Yesterday ZIUA published an article written by His Excellency Aleksandr Tolkaci, Ambassador of the Russian Federation in Bucharest, which has caused reactions. His Excellency's article denied thesis that "the liberation of countries from fascism did not bring freedom, but occupation, for which present Russian should apologize." Here are some of the numerous comments we have been sent.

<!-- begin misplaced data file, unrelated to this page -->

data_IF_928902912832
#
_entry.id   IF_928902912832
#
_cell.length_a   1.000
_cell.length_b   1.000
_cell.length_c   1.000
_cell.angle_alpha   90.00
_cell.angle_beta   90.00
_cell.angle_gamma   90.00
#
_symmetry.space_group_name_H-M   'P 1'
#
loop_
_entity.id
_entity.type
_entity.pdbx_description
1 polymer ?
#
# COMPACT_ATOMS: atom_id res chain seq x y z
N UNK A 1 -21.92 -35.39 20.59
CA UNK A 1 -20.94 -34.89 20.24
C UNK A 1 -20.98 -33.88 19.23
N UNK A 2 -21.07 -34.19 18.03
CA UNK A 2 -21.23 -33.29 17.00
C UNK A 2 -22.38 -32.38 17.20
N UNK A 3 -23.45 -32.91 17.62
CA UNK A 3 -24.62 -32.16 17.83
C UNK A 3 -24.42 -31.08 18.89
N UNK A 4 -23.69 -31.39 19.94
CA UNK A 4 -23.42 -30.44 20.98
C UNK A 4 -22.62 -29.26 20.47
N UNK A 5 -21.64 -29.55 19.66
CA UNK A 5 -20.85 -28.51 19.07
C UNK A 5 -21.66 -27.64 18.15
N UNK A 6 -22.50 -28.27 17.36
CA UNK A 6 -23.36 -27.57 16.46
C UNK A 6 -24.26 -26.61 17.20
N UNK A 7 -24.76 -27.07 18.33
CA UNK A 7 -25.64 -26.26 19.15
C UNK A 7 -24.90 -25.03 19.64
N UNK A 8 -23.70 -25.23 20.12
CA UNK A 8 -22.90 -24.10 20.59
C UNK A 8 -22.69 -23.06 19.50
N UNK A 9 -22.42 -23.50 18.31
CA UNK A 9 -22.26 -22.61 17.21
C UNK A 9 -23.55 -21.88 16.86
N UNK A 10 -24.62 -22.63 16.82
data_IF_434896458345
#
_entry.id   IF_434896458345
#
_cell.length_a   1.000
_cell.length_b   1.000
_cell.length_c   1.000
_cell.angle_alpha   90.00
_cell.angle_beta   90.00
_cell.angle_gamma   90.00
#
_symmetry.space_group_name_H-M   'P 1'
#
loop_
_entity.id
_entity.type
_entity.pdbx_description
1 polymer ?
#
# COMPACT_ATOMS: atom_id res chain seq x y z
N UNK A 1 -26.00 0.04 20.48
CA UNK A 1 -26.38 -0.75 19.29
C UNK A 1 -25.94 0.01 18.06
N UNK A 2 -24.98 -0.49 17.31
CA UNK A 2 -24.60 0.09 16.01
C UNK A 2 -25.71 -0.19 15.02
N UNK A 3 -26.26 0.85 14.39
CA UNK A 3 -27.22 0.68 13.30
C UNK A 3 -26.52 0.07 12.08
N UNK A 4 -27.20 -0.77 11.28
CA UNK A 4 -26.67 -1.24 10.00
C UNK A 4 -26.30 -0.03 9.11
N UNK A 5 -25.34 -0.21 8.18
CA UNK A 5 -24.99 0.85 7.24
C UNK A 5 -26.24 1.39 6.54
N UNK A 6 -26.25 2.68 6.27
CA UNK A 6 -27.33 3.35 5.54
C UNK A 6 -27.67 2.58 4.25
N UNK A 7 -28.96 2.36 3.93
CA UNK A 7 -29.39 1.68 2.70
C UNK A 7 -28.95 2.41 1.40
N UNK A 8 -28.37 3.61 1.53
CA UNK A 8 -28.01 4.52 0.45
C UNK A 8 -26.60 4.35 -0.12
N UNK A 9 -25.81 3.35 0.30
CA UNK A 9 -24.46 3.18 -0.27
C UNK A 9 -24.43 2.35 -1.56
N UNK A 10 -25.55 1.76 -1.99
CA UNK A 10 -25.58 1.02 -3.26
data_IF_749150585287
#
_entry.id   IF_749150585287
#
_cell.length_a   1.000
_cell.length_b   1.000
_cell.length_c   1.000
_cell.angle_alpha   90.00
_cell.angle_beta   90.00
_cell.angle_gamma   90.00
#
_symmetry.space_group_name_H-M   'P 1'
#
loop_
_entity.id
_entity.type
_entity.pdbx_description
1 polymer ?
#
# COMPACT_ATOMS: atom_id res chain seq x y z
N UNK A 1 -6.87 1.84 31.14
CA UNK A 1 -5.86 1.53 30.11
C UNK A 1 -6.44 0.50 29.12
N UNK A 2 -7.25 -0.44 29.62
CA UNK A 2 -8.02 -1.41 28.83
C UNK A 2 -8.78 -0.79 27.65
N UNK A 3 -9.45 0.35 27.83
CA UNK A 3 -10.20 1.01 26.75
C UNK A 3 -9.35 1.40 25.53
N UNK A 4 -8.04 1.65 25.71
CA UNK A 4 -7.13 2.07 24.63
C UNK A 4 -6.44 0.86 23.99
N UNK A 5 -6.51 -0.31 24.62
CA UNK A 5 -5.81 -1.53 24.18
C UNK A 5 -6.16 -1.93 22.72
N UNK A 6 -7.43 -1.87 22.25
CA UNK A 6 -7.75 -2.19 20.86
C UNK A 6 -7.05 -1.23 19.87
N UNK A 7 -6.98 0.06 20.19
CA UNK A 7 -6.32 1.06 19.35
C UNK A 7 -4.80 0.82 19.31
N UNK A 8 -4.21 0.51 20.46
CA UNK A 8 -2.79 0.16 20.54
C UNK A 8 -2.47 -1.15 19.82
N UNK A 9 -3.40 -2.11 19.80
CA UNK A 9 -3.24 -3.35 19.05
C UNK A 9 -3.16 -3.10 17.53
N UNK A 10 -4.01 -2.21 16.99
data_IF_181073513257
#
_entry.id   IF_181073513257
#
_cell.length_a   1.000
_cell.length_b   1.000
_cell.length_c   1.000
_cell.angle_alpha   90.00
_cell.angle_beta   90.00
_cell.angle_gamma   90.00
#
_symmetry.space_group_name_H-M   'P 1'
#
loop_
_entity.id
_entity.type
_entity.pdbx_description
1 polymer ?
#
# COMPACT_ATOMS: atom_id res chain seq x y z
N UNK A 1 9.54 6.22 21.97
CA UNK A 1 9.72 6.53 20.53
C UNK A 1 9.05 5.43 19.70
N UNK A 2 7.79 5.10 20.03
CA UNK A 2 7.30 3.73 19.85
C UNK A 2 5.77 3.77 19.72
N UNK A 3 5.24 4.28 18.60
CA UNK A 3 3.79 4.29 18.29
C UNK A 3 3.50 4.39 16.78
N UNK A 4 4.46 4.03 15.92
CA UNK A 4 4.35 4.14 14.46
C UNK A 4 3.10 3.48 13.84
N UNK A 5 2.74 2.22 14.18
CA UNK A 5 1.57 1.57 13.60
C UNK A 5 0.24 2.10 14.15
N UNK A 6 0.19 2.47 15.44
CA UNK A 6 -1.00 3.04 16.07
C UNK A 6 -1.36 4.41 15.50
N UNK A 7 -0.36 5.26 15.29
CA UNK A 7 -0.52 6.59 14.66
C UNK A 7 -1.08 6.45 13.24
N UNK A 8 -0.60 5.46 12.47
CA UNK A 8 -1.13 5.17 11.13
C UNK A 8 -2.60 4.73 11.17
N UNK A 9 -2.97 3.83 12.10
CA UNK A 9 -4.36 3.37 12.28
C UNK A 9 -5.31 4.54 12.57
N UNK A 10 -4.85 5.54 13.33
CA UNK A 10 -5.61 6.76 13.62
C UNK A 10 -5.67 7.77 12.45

Romanian Minister of Foreign Affairs Mihai Razvan Ungureanu commented on the significance of May 9 as reported in "Romania libera" daily: " To the public consciousness of the entire world, May 9 means the defeat of Nazi totalitarianism by the principles of freedom and democracy. But for millions of Europeans, the end of this world disaster did not bring freedom and democracy unfortunately, but a different kind of totalitarianism. May 9, 1945 made Romania and other states from central and Oriental Europe were seized by Communist totalitarianism, which lasted more than 40 years. To us, May 9 1945 is the day of almost 50 years of tears and suffering. We can't possibly avoid thinking about all these, while commemorating those who died on the battlefield and also those who died in gulags, camps and communist prisons. It is a fortunate coincidence that May 9 is also the Day of Europe. Perhaps this is the sweetest revenge that our wish for freedom and dignity has ever conceived. Therefore May 9 is also the Day of United Europe we are part of. All those who were on one side or the other must at that time must take responsibility for the past such as it is - full of victories, defeats, mistakes -, grand or on the contrary, lowered in the marshland of history. Unless this is done, the future itself is doomed to conflict, because any war between memories ends, unfortunately, in irreconcilable disputes on symbols, values and identities. A short while ago somebody said that our relation with the past reveals more about our attitude towards the present than the past itself. We cannot forget what happened in September 23 1939. We cannot forget that the Foreign Affairs Minister of the Reich and the Foreign affairs Minister of the Soviet Union signed a document that separated freedom and communist prisons for good. The latter had then won the game. Even it today we find it unimaginable, to many people the fear of totalitarianism, the fear of falling under the fangs of a totalitarian regime could mean desire to get somewhere else, to a different totalitarian regime. Today we are not to issue passionate or politically biased sentences about the circumstantial logic of that past. (Anne Marie LUPASCU)